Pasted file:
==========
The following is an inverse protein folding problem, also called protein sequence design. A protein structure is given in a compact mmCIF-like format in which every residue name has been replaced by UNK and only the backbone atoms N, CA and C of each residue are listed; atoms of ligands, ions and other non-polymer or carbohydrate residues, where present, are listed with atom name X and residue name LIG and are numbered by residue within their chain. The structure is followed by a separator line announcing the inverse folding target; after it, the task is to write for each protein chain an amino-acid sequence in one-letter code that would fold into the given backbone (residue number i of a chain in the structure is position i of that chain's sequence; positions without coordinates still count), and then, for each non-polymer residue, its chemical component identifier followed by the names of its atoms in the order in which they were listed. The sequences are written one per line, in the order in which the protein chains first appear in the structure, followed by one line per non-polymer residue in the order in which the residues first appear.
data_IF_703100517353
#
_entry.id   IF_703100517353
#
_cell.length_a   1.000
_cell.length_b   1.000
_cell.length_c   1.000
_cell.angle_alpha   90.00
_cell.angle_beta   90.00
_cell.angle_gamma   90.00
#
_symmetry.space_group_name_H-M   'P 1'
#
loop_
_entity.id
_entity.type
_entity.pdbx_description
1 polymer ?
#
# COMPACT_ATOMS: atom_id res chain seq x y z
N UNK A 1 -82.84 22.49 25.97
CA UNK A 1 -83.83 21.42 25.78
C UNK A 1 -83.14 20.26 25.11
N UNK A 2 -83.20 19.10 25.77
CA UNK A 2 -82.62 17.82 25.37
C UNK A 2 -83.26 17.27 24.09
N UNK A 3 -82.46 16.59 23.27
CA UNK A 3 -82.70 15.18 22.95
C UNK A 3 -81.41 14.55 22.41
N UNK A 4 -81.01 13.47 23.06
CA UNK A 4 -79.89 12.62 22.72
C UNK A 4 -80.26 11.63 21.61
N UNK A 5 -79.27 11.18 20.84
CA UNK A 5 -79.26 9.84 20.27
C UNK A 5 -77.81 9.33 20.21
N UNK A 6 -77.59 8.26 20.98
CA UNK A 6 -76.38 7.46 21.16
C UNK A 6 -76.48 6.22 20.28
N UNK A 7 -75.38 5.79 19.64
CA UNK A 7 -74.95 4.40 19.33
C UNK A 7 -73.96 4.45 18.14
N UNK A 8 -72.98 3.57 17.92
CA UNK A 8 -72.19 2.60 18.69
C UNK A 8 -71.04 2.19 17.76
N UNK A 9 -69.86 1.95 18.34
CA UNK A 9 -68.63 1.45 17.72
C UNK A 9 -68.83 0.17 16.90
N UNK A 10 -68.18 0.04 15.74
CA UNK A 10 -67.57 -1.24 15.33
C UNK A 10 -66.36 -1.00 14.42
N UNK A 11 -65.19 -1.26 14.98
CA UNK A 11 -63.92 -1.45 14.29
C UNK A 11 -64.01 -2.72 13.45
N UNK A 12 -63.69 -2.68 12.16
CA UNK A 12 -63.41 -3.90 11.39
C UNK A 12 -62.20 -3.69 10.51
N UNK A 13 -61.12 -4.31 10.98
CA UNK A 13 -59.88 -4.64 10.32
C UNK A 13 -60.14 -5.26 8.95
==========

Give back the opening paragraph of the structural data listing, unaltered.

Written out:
The following is an inverse protein folding problem, also called protein sequence design. A protein structure is given in a compact mmCIF-like format in which every residue name has been replaced by UNK and only the backbone atoms N, CA and C of each residue are listed; atoms of ligands, ions and other non-polymer or carbohydrate residues, where present, are listed with atom name X and residue name LIG and are numbered by residue within their chain. The structure is followed by a separator line announcing the inverse folding target; after it, the task is to write for each protein chain an amino-acid sequence in one-letter code that would fold into the given backbone (residue number i of a chain in the structure is position i of that chain's sequence; positions without coordinates still count), and then, for each non-polymer residue, its chemical component identifier followed by the names of its atoms in the order in which they were listed. The sequences are written one per line, in the order in which the protein chains first appear in the structure, followed by one line per non-polymer residue in the order in which the residues first appear.